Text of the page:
The Americans with Disabilities Act (ADA) stipulates businesses must make “reasonable accommodations” for people with qualified disabilities. However, the Act only applies to businesses that fit certain guidelines.
For example, some portions of the ADA exempt businesses with fewer than 15 employees, while other provisions apply to businesses providing services to the public, regardless of size.
How can you tell if your business is required to conform? Here are the facts.
ADA: Small Business Guidelines1
Title I and Title III of the ADA are the ones most applicable to small business owners. Title II is specific to public entities: state or local governments.
Title I ADA Compliance
Title I is specific to qualified employers and requires eligible businesses to provide individuals with disabilities an equal opportunity to benefit from the full range of employment-related opportunities available to others.
The law also mandates an employer cannot discriminate against employees based on their disability, and requires the business to provide reasonable accommodations to enable individuals with a disability to perform the duties of the position.
The ADA defines an “employer” as any person who is:
- Engaged in an industry affecting commerce;
- Employs 15 or more full-time employees each work day;
- For at least 20 or more calendar weeks in the year.
Title III ADA Compliance
Title III of the ADA focuses on “public accommodations,” (those that provide goods or services to the public) and stipulates businesses cannot discriminate against customers based on disability.
There are 12 categories of public accommodations, which include:
- Stores and shops;
- Restaurants and bars;
- Service establishments;
- Theaters and hotels;
- Private museums and schools;
- Doctor’s and dentist’s offices;
- Shopping malls and other businesses.
The small business ADA guidelines require owners to make all reasonable efforts to accommodate any individual with a disability. For example, you may prohibit animals in your facility, but will have to make an exception for service dogs.
Also, if you own a business serving the public, you must remove physical “barriers” that are “readily achievable.”
Disability Rights Regulations in Chicago
Effective July 1, 2017, the Chicago Commission on Human Relations (CCHR) Board of Commissioners approved updated disability rights regulations under the City’s Chicago Human Rights Ordinance (CHRO). These newly revised regulations were designed to improve citywide accessibility for all residents and visitors.
The compliance requirement applies to both existing as well as new businesses. No business is “grandfathered,” and the penalties for non-compliance are not to be taken lightly. Each incident of non-compliance is punishable by up to $1,000 per incident paid to the City of Chicago, with damages and attorney fees paid to the complaining party.
Need more specifics? The new regulations clearly specify requirements for private businesses covered by the ordinance, and are nearly identical to those found in Title III of the ADA. The regulations provide varying standards, both structural and practical, depending on what is required, including:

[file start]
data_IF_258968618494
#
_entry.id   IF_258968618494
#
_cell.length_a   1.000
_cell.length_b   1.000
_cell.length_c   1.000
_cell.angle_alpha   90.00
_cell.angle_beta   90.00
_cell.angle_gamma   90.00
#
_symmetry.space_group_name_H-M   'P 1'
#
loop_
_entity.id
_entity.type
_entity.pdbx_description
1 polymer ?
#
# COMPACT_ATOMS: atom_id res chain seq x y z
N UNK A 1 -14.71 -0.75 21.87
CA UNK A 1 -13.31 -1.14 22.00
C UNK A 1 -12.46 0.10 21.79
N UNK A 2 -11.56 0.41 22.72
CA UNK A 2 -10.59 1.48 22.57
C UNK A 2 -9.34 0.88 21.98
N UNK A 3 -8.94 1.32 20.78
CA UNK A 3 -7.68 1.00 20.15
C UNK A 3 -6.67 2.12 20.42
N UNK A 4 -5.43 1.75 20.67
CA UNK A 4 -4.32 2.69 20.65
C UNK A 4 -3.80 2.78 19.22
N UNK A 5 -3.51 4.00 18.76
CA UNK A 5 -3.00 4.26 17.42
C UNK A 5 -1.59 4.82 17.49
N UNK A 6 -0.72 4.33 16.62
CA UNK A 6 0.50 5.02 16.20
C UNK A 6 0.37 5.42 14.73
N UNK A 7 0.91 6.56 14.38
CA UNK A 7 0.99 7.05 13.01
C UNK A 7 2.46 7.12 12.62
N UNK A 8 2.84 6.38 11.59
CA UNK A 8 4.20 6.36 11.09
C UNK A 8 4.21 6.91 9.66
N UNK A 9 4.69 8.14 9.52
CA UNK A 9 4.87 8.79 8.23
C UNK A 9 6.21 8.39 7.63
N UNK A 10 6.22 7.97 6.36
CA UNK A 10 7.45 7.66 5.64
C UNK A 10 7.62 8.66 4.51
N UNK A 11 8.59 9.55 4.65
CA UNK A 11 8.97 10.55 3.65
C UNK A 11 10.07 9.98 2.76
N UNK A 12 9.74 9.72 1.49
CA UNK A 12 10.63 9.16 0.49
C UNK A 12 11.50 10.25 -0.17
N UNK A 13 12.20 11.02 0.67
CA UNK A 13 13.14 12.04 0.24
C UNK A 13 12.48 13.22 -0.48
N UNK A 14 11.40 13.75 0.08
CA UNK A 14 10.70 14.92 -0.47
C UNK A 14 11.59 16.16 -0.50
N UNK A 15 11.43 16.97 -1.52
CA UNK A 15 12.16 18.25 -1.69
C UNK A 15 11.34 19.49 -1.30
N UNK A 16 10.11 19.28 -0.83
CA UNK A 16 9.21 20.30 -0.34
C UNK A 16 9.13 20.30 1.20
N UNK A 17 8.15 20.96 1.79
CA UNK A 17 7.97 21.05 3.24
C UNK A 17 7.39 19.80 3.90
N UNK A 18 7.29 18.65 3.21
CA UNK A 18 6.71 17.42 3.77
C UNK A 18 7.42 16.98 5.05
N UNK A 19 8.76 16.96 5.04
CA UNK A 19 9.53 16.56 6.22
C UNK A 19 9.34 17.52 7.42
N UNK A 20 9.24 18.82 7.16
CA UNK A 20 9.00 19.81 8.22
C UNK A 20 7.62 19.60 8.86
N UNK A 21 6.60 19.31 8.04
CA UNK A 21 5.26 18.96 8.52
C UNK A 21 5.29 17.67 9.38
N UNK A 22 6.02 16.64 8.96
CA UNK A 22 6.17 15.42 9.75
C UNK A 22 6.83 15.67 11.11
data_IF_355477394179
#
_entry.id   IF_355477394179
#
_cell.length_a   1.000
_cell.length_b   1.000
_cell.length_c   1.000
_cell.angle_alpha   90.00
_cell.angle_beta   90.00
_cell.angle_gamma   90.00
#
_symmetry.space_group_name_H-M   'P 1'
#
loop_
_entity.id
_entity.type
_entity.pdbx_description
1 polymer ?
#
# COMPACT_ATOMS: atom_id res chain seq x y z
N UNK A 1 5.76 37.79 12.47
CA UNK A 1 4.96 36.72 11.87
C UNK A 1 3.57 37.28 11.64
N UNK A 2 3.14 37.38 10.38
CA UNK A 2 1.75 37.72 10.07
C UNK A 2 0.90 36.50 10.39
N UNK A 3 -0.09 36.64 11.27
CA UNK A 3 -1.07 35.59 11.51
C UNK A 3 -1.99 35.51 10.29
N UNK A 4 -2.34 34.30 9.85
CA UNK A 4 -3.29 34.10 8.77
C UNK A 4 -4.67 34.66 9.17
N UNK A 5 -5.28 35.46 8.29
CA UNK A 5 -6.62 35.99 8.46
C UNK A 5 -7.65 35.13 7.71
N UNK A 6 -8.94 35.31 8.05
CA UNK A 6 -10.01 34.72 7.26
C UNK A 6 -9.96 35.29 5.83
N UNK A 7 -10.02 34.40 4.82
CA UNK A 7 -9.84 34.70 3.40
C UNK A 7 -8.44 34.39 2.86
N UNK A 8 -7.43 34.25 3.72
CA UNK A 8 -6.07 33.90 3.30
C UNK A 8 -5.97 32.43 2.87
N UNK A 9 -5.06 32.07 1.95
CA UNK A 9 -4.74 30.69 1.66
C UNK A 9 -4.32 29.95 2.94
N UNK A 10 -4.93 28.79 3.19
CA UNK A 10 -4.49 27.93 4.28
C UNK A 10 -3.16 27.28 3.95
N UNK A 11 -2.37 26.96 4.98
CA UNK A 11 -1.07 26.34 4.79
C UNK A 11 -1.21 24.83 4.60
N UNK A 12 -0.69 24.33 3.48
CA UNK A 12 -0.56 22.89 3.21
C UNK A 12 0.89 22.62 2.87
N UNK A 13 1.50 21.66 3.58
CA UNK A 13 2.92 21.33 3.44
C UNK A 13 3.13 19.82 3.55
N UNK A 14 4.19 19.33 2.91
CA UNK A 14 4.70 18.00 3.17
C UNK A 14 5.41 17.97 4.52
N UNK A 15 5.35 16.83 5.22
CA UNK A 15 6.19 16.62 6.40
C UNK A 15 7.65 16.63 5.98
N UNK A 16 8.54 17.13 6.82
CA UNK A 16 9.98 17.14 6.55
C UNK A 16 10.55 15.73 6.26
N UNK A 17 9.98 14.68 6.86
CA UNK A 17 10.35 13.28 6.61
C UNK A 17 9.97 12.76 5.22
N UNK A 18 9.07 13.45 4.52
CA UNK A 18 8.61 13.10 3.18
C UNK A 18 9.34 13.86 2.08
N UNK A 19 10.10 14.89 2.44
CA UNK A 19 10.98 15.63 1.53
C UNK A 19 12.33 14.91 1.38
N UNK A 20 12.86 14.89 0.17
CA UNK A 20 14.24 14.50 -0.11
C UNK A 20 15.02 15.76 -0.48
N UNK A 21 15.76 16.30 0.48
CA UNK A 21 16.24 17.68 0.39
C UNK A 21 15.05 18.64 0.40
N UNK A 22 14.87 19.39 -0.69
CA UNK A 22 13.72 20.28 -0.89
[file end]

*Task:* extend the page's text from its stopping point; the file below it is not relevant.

- The construction and alteration of facilities.
- The removal of architectural barriers that interfere with accessibility in existing facilities.
- The removal of criteria that screen out individuals with a disability.
- The revision of policies necessary to provide full and equal enjoyment.
- The provision of auxiliary aids and services necessary for effective communication.
Need some real life examples? See the list below and take a quick “temperature” of your environment.
- Customers with disabilities must be able to maneuver within your business safely and efficiently.
- Exterior entrances must provide for a customer in a wheelchair to enter where a step or steps are present with a lift or ramp or provide an alternative entry.
- If restrooms are provided, the restrooms must be accessible to all customers with disabilities, including those using a wheelchair or those with a visual impairment.
- Restaurant and bar menus should be available in large print or braille. Where unavailable, staff should be prepared to read the menu aloud.
- Restaurants and bars cannot deny entry or service to customers with service animals.
- Cashier and food-ordering counters must be installed at a height that will ensure adequate service to customers in wheelchairs.
Need some help? The U.S. Department of Justice’s Primer for Small Business can help guide ADA compliance, and Inclusion Solutions also has resources to assist. We can provide accessibility audits to ensure your business is adhering to the updated regulations. States Pat Hughes, CEO of Inclusion Solutions, “By hiring an expert to come in and inspect your business, you’ll receive peace of mind and minimize risk of an ADA lawsuit. Also, it’s good business. The U.S. Census Bureau reports there are an estimated 3.6 million wheelchair users in the United States, and this number is increasing every year due to the aging baby boomer generation. These baby boomers have the largest percentage of discretionary income at their disposal, and they’re more likely to frequent an accessible environment than one with barriers to entry and/or service.”
Click here to learn more about the updated regulations.
- Chaney, Paul. “Does you Small Business Need to be ADA Compliant?” Retrieved from: https://smallbiztrends.com/2016/05/small-business-ada-guidelines.html (Visited 9/21/17)